Boycotts can be extremely effective, as Facebook is discovering.
At the end of the 18th century, the abolitionist movement encouraged the British people to stay away from the goods produced by slaves. It worked. About 300,000 have stopped buying sugar, increasing the pressure for the abolition of slavery.
The Stop Hate for Profit campaign is the latest movement to use the boycott as a political tool. He claims that Facebook is not doing enough to remove racist and hateful content from its platform.
He has convinced a number of large companies to withdraw his advertising from Facebook, including Coca-Cola, Unilever and Starbucks.
Loss of confidence
Can that boycott damage Facebook? The short answer is yes: the vast majority of Facebook’s revenue comes from advertisements.
Aviva Investors’ David Cumming told the BBC Today program that loss of confidence and the alleged absence of a moral code could “destroy the business”.
On Friday, Facebook’s share price fell 8%, making CEO Mark Zuckerberg, at least theoretically, £ 6 billion poorer.
But whether this could be bigger – an existential threat to Facebook’s long-term future – is far less clear.
First of all, this isn’t the first boycott of a social media company.
In 2017, the main brand after the main brand announced that it would stop advertising on YouTube – after the ads were placed alongside racist and homophobic videos.
That particular boycott is now almost completely forgotten. YouTube has changed its ad policies and three years in YouTube’s parent company, Google is doing well.
And there are more reasons to believe that this boycott isn’t as bad for Facebook as you might think.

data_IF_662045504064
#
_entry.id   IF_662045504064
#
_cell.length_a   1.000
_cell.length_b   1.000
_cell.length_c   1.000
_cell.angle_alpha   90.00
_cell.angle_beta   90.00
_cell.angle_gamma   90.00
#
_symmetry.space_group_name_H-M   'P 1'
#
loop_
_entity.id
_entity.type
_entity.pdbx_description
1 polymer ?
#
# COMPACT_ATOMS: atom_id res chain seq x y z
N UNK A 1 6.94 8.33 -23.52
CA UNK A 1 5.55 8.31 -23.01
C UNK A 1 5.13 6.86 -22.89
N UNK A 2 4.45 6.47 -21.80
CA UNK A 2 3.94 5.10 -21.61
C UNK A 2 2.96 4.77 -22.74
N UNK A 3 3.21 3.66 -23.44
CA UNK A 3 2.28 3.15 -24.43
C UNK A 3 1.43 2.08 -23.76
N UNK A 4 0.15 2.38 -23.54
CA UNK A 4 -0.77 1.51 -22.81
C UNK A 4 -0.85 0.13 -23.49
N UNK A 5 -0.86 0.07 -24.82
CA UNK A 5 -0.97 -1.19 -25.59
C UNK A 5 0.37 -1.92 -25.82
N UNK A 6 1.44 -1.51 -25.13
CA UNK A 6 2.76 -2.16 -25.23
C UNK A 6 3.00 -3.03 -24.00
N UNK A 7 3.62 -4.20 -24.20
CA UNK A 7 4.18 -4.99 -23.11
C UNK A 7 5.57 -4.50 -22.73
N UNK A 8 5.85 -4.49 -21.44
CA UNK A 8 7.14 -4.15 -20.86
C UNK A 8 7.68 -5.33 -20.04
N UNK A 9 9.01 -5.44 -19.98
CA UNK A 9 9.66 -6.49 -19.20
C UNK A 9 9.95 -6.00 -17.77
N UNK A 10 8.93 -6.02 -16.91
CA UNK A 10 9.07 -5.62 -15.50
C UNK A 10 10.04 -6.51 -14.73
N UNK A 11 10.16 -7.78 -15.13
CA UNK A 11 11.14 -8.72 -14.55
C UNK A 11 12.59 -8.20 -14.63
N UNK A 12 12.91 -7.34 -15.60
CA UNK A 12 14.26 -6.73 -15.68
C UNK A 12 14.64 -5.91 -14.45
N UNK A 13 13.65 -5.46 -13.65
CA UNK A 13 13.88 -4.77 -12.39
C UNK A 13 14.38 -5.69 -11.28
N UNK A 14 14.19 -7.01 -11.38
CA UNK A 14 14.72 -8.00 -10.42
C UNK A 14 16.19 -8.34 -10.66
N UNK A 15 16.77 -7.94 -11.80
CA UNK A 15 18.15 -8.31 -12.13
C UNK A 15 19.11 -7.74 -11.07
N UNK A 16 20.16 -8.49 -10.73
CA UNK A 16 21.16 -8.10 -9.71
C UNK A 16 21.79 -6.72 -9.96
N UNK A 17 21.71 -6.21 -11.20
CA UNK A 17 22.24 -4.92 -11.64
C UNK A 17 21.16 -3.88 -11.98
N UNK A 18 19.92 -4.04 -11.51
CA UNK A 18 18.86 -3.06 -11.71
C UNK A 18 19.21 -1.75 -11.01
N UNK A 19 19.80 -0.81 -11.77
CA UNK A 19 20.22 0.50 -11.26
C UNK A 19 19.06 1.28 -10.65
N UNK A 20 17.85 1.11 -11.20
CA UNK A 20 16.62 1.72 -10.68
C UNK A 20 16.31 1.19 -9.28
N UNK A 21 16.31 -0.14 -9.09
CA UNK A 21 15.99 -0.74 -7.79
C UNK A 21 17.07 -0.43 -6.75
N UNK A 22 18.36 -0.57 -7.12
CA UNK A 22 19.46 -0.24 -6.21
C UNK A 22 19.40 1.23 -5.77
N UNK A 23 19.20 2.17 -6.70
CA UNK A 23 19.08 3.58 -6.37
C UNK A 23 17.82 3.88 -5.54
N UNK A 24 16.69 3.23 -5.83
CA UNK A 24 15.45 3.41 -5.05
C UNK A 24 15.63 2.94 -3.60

Many loose change
First, many companies engaged in a month-long boycott in July.
Second, and perhaps most significantly, much of Facebook’s advertising revenue comes from thousands and thousands of small and medium-sized businesses.
CNN reports that the top 100 most expensive brands grossed $ 4.2 billion in Facebook advertising last year, or about 6% of the platform’s advertising revenue.
So far, the vast majority of medium-sized enterprises have not joined.
Mat Morrison, head of strategy for Digital Whiskey advertising agency, told me that there are a huge number of small businesses that “can’t afford not to advertise.”
He says that for small businesses – which are priced out of TV advertising – cheaper and more targeted ads on platforms like Facebook are essential.
“The only way our business works is to have access to this highly targeted audience, which isn’t a mass media audience, so we’ll continue to advertise,” says Morrison.
In a sense, Facebook seems like a good choice to lobby. Facebook’s structure offers Mark Zuckerberg enormous power to influence change. If he wants something, he will get it.
You just need to change a man’s mind.
But the reverse is also true. Shareholders are unable to put pressure on Mr. Zuckerberg in the same way as other companies. If he doesn’t want to act, he won’t.
So far, however, he has shown signs of being ready to move. On Friday, Facebook announced that it would begin tagging hateful content and looking for more ads this week.
These changes will not be enough to make Stop Hate for Profit disappear.
This will be a difficult year for all social media companies. Facebook is absolutely no exception. But companies will always be guided by their balance sheets.
If the boycott drags on in the autumn – and if more and more companies sign up – this could be a decisive year for the social network.